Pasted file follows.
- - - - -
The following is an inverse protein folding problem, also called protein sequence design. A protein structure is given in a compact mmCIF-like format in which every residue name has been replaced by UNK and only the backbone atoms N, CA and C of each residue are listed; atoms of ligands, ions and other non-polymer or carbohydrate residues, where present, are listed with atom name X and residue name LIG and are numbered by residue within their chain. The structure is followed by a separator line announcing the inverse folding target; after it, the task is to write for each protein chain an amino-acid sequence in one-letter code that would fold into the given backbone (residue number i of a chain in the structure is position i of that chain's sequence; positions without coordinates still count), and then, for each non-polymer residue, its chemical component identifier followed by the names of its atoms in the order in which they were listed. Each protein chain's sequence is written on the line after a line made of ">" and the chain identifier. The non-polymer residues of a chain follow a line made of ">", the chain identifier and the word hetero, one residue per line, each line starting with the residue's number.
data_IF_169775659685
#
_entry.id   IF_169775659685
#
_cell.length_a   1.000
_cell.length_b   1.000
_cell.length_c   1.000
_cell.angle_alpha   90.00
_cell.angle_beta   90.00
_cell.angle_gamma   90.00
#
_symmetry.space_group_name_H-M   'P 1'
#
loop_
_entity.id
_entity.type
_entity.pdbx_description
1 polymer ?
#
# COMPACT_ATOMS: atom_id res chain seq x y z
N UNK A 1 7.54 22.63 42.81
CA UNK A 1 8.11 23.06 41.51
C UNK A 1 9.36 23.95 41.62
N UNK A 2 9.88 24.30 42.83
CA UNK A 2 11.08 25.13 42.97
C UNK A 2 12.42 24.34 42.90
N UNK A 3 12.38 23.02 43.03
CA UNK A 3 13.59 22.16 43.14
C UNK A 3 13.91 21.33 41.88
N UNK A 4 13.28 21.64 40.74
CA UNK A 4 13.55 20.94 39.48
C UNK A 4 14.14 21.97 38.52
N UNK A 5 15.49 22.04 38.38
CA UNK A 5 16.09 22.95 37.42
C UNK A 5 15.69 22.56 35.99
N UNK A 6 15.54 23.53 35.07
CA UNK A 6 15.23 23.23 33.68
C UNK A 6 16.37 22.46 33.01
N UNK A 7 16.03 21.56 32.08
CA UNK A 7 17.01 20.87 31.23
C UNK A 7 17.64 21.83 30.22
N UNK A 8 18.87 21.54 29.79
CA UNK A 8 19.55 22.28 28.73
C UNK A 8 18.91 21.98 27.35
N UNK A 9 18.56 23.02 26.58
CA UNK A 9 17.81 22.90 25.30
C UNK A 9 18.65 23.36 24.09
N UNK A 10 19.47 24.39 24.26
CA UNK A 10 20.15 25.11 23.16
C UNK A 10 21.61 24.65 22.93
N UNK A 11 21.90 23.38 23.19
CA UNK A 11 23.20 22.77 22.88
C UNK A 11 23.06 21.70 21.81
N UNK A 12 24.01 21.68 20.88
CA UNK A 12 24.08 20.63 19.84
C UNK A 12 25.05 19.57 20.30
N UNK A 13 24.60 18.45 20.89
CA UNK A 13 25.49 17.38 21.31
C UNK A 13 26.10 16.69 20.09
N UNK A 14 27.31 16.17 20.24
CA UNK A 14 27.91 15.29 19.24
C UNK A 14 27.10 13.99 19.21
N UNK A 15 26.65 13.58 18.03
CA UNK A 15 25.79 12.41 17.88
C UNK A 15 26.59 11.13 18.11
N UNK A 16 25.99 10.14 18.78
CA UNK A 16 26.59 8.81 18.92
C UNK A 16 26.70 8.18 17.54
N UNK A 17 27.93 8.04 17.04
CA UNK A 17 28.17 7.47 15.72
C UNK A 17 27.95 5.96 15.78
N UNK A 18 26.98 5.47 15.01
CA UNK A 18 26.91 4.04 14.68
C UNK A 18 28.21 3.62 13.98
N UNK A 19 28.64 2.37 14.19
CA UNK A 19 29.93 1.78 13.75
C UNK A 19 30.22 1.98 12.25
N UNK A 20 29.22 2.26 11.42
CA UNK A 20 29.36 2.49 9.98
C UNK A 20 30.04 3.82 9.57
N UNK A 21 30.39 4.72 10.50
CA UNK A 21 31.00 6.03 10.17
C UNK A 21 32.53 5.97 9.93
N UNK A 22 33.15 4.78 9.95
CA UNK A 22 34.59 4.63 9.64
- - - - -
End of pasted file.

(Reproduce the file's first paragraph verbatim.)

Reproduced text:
The following is an inverse protein folding problem, also called protein sequence design. A protein structure is given in a compact mmCIF-like format in which every residue name has been replaced by UNK and only the backbone atoms N, CA and C of each residue are listed; atoms of ligands, ions and other non-polymer or carbohydrate residues, where present, are listed with atom name X and residue name LIG and are numbered by residue within their chain. The structure is followed by a separator line announcing the inverse folding target; after it, the task is to write for each protein chain an amino-acid sequence in one-letter code that would fold into the given backbone (residue number i of a chain in the structure is position i of that chain's sequence; positions without coordinates still count), and then, for each non-polymer residue, its chemical component identifier followed by the names of its atoms in the order in which they were listed. Each protein chain's sequence is written on the line after a line made of ">" and the chain identifier. The non-polymer residues of a chain follow a line made of ">", the chain identifier and the word hetero, one residue per line, each line starting with the residue's number.